September 14th, 2012 | by HEATHER WISNER Arts & Books | Posted In: Dance

TBA Diaries: Faustin Linyekula, Le Cargo

120_faustinlinyekulalecargoagathepoupeney2loFaustin Linyekula - Photo: Agathe Poupeney

Congelese dancer Faustin Linyekula made a plainspoken and indelible impression in his solo autobiographical work Le Cargo, which premiered last night at TBA before heading to New York’s Florence Gould Hall. Le Cargo tells of Linyekula’s 2011 return to Obilo, the Congolese village where he spent part of his childhood. It offers a snapshot of Congolese village life, but it also tackles some pretty big artistic-philosophical questions: what does it mean to dance, really dance? Can you dance outside of geography? What difference does dancing, or art generally, really make, when you are repeatedly confronted with (as Linyekula puts it) war, crisis, war, crisis, war?

Dance is just one of Linyekula’s talents; he is also an adept storyteller and admirable singer, and he makes use of all these skills in Le Cargo. The staging looks deceptively simple: Linyekula comes down front and center armed only with a small drum and a handful of books. He relays part of his story perched on the drum, talking into the mike; the rest of the time, he is moving in and around a single spotlight at stage left and a circle of spots at stage right. He describes friends and family and the ritual dances of his upbringing, and to illustrate his point, he makes great use of this arrangement, casting shadows against the back wall as he dances in the circle of lights, giving the impression of a group dance around a fire. The movement that accompanies the philosophical questions is contemporary—simultaneously disjointed and fluid. The movement that evokes the dances of his youth, for weddings, births and funerals, is African, and Linyekula immerses himself in it fully—sweat flies and viewers are left with a sense of catharsis and subsequent calm.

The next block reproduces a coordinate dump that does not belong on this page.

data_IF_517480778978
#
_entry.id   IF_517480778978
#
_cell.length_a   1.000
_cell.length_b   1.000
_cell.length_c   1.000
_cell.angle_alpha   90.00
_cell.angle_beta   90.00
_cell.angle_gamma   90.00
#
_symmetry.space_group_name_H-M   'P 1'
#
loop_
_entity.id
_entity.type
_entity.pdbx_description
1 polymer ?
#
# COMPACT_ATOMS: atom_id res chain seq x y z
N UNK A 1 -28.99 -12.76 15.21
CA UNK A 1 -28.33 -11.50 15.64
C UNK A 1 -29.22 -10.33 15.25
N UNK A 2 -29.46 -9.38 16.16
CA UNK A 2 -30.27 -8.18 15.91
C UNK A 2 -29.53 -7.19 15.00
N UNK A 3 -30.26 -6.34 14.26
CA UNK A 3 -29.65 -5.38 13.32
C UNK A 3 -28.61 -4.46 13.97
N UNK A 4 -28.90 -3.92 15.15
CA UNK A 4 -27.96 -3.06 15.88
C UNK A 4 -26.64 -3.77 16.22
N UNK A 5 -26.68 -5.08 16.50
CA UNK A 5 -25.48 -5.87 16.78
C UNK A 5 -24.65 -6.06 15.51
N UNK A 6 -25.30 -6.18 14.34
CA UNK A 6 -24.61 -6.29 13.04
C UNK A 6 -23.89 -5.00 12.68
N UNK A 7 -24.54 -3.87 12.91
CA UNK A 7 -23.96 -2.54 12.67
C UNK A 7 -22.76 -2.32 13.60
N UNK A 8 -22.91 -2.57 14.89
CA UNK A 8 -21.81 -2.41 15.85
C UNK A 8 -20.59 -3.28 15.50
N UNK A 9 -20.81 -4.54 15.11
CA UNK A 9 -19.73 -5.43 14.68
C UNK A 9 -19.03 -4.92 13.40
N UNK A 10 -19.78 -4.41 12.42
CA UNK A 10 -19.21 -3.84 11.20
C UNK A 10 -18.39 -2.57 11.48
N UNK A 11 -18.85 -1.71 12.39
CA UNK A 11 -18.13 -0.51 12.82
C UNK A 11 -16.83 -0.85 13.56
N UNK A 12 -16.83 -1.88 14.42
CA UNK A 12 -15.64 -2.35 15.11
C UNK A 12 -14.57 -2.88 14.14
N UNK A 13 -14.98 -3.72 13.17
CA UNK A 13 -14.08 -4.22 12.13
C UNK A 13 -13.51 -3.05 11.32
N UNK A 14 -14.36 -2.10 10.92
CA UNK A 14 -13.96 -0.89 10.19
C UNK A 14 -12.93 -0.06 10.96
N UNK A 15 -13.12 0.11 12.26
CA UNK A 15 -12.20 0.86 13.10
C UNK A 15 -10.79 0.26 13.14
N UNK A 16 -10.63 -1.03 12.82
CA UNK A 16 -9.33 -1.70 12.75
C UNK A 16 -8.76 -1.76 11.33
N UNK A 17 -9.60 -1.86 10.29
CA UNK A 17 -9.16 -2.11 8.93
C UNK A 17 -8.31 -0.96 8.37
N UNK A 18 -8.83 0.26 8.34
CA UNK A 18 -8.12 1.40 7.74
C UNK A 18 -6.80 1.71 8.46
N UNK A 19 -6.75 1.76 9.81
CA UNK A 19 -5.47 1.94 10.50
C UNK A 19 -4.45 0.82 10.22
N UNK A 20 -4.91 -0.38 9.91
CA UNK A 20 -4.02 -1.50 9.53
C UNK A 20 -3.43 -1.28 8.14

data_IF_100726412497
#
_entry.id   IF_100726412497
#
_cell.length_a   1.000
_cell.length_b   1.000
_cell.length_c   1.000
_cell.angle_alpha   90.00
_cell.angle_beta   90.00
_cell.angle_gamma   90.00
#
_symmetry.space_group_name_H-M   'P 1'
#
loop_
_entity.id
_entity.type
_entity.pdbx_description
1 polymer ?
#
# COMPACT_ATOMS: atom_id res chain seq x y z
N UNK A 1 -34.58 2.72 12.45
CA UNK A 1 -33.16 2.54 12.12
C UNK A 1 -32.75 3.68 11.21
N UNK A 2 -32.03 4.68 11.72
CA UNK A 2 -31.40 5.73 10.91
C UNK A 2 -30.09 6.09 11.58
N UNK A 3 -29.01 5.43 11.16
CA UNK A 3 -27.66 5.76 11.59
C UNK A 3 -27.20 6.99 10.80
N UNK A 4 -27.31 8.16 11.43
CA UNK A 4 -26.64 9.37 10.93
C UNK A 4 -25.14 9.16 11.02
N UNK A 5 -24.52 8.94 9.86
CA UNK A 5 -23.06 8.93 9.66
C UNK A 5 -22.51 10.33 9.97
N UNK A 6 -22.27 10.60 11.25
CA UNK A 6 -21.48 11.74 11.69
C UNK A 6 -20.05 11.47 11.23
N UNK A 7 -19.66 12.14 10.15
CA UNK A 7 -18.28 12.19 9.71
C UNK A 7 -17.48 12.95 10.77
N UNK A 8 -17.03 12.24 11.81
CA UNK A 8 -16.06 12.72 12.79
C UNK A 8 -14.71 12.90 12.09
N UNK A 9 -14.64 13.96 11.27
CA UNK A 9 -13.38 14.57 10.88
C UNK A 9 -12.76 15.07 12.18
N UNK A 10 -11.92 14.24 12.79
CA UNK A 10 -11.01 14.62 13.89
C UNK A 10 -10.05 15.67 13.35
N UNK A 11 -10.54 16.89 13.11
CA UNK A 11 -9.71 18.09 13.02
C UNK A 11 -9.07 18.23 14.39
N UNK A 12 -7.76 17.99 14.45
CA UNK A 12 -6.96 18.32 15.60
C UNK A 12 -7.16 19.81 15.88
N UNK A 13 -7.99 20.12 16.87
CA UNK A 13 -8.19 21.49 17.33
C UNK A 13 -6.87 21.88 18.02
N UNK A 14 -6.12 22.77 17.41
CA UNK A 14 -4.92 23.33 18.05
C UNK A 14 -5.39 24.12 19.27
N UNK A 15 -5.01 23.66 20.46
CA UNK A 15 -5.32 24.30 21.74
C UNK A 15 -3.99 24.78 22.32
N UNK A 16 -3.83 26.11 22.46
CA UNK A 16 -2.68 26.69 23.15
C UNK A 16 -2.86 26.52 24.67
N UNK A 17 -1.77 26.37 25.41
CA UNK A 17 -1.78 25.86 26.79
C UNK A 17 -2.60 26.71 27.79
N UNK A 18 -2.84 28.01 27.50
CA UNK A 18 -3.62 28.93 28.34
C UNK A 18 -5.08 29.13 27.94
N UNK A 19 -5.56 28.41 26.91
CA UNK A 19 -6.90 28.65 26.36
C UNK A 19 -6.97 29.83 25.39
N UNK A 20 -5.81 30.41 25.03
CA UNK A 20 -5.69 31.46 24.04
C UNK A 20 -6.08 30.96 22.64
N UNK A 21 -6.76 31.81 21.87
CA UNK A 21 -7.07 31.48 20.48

Linyekula tells his story twice, the second time in low light, with a computer slide-show of images from village life. It’s an effective tactic—the second time, it feels familiar, almost like a folk tale. It’s a piece that makes you think about life, and about art, and what bearing one has on the other. 

SEE IT: Winningstad Theatre, Portland Center for the Performing Arts. 6:30 pm Friday-Saturday, Sept. 14-15. $20-$25. pica.org/TBA

Click here to read more TBA Diaries

 
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